Morrie has been growing a few different kinds of plants on our window sill. I've been a little wary of allowing my old enemy, The Sun, even that much ingress into my dwelling. However, the sage she grew is nummy, so we picked up some pots and such as we found them. I then proceeded to annoy her by excitedly pointing out pots every time we found any.

We found a lot.


Jenga doubles as both a fun game, and as blocks for building castles!



I actually really like this style of ball. I'm always tempted to buy one just to play with when I see them at the store, but have to remind myself that I'm a grownup.

When I found this, I remembered I don't care about being a grownup.



Yeah, I know. But these are an expensive type of lightbulb which is really white, and good for certain kinds of mapmaking work that I do, and cost about 4 bucks in the store. So I thought "...eh, sure."


A pan. It's nice and deep, so I could cook a casserole in it. I actually didn't have a pan like this before. I bought it from a sale at a retirement community which, amusingly, was mostly baby-stuff. (Baby-stuff is the bane of my life. A good 10-15% of sales are set up for the sole purpose of getting rid of baby stuff.)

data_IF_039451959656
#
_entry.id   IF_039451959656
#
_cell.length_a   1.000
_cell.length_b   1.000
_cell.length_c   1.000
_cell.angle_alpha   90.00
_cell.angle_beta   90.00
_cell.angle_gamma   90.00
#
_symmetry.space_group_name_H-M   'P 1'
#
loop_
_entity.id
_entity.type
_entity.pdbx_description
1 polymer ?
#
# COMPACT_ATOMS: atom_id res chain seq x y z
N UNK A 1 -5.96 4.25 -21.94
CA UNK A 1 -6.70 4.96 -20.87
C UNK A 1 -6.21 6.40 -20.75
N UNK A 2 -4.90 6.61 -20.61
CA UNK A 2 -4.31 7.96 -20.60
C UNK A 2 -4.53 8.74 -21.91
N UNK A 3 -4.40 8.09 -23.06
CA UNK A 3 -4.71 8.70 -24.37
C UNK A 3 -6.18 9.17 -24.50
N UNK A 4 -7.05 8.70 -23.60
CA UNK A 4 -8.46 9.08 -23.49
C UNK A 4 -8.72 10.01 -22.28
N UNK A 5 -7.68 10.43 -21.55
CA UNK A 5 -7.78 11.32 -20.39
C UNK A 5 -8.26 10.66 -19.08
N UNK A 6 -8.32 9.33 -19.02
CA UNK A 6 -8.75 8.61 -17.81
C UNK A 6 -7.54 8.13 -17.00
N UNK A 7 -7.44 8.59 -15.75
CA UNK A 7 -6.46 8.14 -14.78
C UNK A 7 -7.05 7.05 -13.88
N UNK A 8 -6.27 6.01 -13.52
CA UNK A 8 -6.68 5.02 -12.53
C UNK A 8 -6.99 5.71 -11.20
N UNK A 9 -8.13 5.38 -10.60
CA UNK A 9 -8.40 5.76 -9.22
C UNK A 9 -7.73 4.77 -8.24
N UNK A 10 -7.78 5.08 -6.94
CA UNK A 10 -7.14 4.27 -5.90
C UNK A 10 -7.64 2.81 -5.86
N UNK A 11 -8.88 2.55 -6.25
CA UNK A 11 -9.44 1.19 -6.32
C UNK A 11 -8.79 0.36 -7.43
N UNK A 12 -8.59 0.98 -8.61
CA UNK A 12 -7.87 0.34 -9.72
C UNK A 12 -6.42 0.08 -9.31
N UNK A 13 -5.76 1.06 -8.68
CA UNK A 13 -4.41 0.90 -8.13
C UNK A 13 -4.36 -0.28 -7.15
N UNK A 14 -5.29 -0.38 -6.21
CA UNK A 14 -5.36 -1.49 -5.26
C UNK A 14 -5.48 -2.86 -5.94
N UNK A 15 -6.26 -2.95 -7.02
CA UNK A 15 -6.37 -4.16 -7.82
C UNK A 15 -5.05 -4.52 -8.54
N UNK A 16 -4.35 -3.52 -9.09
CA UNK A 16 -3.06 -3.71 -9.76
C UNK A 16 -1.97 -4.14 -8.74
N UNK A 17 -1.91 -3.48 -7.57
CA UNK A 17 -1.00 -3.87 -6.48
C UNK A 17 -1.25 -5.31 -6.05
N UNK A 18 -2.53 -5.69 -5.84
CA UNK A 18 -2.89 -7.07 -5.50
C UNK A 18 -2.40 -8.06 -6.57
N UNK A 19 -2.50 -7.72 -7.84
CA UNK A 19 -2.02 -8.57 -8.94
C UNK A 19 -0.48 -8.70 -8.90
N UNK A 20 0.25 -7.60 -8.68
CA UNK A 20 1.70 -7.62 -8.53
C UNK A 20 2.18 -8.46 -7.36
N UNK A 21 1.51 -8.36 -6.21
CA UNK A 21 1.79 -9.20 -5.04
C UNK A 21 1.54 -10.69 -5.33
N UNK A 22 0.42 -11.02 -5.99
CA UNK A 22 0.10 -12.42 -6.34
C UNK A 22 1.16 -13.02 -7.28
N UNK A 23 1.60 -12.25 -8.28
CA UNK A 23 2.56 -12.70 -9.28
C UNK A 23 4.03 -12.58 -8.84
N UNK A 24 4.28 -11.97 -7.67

It never hurts to have a spare whisk, I've needed a meat tenderizer for some time, and all of the knives I currently have are from a cheap "your first kitchen" set thing that my Mom got me when I was 20 and planning to move to Montana. They've served me well, but I often find them frustrating.


This is the last thing we picked up. The sale in question was mostly packed up, and the people putting it on essentially told us to take anything we wanted free of charge. I've been eying hacksaws in stores lately, as I lack one. So a free one is welcome. (though I'm not sure if this style qualifies as a "hacksaw." Damned if I know. That's man-stuff.)


Another bulliten board. Because my others get too filled up >.>





As I believe I mentioned in my last post, Morrie is on the lookout for toys she loved as a child but no longer has. To that end, we picked up these three stuffed toys. Personally, I'm terrified of rainbow cat. His eyes follow me, and anytime he turns his head, there's this really loud creaking noise which I make with my mouth. Terrifying.

The bugs is actually a fun story. It was a particularly treasured toy of Morrie's. Enough so that she still has it. Try to guess which one she's kept with her for most of her life: